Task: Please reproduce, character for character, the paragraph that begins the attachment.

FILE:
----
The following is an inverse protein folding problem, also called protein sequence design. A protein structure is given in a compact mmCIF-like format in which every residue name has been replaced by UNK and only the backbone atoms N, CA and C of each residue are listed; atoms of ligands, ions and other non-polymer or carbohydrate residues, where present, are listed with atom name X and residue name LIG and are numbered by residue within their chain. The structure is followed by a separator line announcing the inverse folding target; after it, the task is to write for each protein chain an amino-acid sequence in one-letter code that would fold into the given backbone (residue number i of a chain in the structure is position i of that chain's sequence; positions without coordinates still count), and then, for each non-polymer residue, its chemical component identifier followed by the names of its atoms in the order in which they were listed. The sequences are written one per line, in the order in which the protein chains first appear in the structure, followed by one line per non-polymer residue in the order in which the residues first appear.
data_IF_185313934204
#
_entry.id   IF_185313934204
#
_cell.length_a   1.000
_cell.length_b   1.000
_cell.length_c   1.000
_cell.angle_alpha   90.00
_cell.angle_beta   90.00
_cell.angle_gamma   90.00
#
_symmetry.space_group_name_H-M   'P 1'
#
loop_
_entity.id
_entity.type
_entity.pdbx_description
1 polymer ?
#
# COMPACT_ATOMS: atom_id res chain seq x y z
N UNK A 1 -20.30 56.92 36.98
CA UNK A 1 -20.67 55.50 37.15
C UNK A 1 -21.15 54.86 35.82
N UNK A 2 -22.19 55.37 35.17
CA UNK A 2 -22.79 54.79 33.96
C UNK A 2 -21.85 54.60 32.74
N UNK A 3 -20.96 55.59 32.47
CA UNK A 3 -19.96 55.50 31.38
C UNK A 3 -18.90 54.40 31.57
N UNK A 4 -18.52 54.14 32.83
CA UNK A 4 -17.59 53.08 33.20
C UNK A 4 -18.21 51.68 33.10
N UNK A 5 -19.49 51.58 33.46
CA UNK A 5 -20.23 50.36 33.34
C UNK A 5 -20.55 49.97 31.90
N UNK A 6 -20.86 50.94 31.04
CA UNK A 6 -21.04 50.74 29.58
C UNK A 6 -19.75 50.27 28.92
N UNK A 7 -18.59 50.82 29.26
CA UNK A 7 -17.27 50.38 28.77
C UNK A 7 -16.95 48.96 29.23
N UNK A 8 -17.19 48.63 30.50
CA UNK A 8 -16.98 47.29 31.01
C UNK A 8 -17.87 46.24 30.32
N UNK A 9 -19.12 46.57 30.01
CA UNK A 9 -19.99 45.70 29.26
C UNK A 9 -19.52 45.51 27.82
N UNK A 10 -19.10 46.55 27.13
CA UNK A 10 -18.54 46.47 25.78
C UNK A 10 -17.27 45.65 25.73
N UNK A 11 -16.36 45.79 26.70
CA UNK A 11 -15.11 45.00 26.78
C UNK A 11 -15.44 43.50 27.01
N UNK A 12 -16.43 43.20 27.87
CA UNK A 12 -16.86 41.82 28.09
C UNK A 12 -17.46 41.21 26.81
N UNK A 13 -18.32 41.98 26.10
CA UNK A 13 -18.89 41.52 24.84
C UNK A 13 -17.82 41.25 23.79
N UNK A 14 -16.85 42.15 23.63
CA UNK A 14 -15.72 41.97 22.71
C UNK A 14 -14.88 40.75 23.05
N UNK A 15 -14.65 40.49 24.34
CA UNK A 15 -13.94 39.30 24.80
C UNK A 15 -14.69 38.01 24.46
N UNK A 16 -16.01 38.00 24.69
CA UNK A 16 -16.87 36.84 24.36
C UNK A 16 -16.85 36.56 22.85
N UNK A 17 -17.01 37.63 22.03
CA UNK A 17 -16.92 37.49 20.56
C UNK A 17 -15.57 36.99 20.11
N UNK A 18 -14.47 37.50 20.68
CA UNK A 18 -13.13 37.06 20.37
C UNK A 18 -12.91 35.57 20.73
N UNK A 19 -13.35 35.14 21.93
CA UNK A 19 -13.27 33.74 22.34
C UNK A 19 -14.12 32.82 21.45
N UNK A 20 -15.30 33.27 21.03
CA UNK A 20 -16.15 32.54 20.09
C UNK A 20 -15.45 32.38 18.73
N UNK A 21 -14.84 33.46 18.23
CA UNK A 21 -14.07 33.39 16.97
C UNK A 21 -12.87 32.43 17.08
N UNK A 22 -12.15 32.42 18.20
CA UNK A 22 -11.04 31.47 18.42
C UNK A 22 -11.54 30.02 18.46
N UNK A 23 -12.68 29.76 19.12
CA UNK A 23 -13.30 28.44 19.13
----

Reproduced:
The following is an inverse protein folding problem, also called protein sequence design. A protein structure is given in a compact mmCIF-like format in which every residue name has been replaced by UNK and only the backbone atoms N, CA and C of each residue are listed; atoms of ligands, ions and other non-polymer or carbohydrate residues, where present, are listed with atom name X and residue name LIG and are numbered by residue within their chain. The structure is followed by a separator line announcing the inverse folding target; after it, the task is to write for each protein chain an amino-acid sequence in one-letter code that would fold into the given backbone (residue number i of a chain in the structure is position i of that chain's sequence; positions without coordinates still count), and then, for each non-polymer residue, its chemical component identifier followed by the names of its atoms in the order in which they were listed. The sequences are written one per line, in the order in which the protein chains first appear in the structure, followed by one line per non-polymer residue in the order in which the residues first appear.